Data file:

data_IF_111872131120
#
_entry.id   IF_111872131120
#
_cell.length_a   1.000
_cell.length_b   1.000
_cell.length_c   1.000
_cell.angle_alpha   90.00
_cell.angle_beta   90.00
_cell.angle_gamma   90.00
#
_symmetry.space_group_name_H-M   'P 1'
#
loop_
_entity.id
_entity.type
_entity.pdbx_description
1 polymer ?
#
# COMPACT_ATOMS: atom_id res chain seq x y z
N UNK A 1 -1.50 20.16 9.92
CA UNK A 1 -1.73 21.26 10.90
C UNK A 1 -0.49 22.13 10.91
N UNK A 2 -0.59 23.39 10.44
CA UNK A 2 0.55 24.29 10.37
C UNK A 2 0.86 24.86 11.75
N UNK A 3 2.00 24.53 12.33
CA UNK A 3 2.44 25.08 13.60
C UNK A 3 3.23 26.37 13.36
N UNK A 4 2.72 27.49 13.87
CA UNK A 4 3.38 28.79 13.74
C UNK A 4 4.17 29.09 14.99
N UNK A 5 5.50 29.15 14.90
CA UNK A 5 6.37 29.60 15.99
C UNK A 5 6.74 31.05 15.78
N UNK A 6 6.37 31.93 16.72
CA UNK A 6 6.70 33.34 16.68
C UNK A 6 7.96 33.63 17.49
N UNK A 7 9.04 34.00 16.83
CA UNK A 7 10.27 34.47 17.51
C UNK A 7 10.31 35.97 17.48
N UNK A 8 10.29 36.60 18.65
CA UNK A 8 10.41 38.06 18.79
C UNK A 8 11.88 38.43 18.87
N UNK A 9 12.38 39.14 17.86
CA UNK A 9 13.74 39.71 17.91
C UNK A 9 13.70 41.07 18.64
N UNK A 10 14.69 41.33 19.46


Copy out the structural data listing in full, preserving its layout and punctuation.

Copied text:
data_IF_111872131120
#
_entry.id   IF_111872131120
#
_cell.length_a   1.000
_cell.length_b   1.000
_cell.length_c   1.000
_cell.angle_alpha   90.00
_cell.angle_beta   90.00
_cell.angle_gamma   90.00
#
_symmetry.space_group_name_H-M   'P 1'
#
loop_
_entity.id
_entity.type
_entity.pdbx_description
1 polymer ?
#
# COMPACT_ATOMS: atom_id res chain seq x y z
N UNK A 1 -1.50 20.16 9.92
CA UNK A 1 -1.73 21.26 10.90
C UNK A 1 -0.49 22.13 10.91
N UNK A 2 -0.59 23.39 10.44
CA UNK A 2 0.55 24.29 10.37
C UNK A 2 0.86 24.86 11.75
N UNK A 3 2.00 24.53 12.33
CA UNK A 3 2.44 25.08 13.60
C UNK A 3 3.23 26.37 13.36
N UNK A 4 2.72 27.49 13.87
CA UNK A 4 3.38 28.79 13.74
C UNK A 4 4.17 29.09 14.99
N UNK A 5 5.50 29.15 14.90
CA UNK A 5 6.37 29.60 15.99
C UNK A 5 6.74 31.05 15.78
N UNK A 6 6.37 31.93 16.72
CA UNK A 6 6.70 33.34 16.68
C UNK A 6 7.96 33.63 17.49
N UNK A 7 9.04 34.00 16.83
CA UNK A 7 10.27 34.47 17.51
C UNK A 7 10.31 35.97 17.48
N UNK A 8 10.29 36.60 18.65
CA UNK A 8 10.41 38.06 18.79
C UNK A 8 11.88 38.43 18.87
N UNK A 9 12.38 39.14 17.86
CA UNK A 9 13.74 39.71 17.91
C UNK A 9 13.70 41.07 18.64
N UNK A 10 14.69 41.33 19.46